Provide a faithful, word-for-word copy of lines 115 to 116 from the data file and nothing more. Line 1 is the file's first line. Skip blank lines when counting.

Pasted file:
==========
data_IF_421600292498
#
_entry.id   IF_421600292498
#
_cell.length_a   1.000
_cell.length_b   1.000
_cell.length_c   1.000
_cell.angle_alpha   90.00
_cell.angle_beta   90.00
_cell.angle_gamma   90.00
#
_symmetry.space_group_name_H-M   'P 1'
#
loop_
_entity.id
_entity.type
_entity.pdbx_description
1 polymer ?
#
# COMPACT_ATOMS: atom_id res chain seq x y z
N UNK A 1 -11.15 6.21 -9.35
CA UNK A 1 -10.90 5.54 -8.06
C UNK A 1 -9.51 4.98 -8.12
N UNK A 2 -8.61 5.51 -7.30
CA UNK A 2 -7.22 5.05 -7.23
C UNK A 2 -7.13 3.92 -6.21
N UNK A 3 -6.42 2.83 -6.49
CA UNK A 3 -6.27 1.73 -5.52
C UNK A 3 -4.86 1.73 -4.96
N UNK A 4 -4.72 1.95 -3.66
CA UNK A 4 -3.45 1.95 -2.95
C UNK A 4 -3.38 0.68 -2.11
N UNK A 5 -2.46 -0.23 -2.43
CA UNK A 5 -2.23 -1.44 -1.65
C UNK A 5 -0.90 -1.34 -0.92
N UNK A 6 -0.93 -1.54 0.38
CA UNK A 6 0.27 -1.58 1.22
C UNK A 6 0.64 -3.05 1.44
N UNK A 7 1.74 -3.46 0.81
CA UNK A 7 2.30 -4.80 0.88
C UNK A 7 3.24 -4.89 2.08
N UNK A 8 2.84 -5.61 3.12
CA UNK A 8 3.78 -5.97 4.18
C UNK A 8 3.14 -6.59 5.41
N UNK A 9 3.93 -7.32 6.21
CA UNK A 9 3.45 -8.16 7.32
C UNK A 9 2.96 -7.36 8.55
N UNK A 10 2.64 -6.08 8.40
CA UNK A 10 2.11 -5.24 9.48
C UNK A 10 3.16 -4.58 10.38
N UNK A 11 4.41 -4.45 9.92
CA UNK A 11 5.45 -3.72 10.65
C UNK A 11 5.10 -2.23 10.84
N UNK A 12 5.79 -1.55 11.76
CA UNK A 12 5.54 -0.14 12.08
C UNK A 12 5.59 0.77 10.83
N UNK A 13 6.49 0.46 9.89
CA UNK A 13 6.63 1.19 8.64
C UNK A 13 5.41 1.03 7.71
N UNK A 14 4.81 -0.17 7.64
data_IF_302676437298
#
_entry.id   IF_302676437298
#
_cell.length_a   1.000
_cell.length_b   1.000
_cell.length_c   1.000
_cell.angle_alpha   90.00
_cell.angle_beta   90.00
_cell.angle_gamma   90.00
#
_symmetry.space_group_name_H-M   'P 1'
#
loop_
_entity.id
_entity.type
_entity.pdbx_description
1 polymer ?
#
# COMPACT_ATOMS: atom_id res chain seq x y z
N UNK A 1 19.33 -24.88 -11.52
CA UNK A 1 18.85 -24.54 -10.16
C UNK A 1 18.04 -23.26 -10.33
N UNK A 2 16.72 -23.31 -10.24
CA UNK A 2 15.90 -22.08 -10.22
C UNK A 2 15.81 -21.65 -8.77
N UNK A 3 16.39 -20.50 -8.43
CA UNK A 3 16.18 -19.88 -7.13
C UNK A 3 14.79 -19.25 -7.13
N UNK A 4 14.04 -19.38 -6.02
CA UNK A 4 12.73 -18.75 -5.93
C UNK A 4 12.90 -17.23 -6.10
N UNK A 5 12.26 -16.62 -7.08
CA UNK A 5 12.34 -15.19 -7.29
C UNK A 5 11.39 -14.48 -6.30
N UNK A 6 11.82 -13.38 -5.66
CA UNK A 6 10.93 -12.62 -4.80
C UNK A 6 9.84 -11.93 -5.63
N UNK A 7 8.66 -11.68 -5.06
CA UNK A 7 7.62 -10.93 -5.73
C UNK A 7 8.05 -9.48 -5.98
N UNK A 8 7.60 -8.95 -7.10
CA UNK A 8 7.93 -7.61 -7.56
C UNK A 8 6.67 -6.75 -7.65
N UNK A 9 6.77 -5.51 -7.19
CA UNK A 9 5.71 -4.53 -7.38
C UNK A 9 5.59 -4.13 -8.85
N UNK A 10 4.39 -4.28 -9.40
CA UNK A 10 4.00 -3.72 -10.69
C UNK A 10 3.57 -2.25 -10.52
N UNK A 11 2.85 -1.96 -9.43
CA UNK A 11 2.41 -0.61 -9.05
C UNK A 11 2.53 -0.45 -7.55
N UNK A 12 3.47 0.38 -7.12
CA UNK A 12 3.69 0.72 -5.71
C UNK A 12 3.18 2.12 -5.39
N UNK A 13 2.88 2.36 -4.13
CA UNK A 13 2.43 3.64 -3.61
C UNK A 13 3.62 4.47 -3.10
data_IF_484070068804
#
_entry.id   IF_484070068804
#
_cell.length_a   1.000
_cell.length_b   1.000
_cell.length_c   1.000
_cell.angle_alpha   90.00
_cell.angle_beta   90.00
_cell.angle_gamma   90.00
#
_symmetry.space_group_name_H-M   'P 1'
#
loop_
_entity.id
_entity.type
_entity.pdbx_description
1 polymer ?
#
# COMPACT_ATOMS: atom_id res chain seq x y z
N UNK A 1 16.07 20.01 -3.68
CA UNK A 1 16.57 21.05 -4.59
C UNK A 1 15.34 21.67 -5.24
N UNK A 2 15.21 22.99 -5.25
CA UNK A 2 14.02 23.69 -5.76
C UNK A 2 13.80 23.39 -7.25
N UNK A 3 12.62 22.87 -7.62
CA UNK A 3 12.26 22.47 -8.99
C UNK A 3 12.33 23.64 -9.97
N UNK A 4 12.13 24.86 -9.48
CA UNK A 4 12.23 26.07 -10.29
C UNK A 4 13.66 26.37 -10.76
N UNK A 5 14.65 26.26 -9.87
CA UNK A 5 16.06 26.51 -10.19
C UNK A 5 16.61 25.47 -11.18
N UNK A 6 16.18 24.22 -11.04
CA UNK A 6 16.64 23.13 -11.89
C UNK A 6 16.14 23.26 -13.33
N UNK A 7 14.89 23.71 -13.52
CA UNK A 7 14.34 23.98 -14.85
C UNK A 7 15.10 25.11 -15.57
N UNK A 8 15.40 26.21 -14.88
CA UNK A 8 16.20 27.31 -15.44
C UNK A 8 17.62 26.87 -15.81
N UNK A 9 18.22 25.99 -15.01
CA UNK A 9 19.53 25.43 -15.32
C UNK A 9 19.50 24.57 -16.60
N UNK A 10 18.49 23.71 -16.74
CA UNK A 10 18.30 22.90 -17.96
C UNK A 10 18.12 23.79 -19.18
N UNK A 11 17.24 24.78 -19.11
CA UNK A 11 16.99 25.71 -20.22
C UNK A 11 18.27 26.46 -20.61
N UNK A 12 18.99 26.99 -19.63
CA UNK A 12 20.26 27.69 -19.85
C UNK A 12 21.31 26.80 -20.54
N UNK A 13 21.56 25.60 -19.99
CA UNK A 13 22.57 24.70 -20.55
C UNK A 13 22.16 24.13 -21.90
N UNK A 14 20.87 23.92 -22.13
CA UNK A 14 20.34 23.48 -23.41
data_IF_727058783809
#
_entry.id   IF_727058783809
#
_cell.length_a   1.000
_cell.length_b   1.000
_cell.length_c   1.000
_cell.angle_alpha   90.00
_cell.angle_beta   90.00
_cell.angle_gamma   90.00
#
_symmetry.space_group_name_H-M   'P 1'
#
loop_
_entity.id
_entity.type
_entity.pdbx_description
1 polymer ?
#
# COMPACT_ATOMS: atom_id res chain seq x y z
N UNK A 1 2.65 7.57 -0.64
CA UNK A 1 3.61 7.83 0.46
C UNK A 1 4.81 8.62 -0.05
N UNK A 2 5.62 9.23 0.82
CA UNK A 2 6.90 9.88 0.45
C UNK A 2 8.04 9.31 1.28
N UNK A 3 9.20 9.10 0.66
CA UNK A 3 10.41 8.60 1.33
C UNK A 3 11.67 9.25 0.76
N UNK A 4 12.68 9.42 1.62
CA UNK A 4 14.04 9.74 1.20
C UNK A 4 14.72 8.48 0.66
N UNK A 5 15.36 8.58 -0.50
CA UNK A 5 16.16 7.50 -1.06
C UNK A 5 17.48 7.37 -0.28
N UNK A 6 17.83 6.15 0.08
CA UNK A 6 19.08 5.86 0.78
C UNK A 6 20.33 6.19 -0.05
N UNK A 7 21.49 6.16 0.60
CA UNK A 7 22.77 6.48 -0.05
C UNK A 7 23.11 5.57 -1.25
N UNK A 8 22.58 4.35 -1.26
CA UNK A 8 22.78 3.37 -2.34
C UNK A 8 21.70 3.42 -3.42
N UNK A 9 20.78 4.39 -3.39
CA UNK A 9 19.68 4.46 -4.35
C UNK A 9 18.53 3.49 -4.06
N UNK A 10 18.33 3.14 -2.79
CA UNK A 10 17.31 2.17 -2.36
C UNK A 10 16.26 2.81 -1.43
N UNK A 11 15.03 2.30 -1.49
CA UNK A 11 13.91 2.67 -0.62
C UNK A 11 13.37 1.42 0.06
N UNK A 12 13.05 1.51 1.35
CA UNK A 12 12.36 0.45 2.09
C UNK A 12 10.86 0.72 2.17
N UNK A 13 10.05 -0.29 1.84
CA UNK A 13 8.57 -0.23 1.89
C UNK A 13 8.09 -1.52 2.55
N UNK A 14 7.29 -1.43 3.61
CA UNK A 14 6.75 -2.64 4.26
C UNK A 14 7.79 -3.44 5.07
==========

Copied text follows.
CA UNK A 12 3.69 0.72 -5.71
C UNK A 12 3.18 2.12 -5.39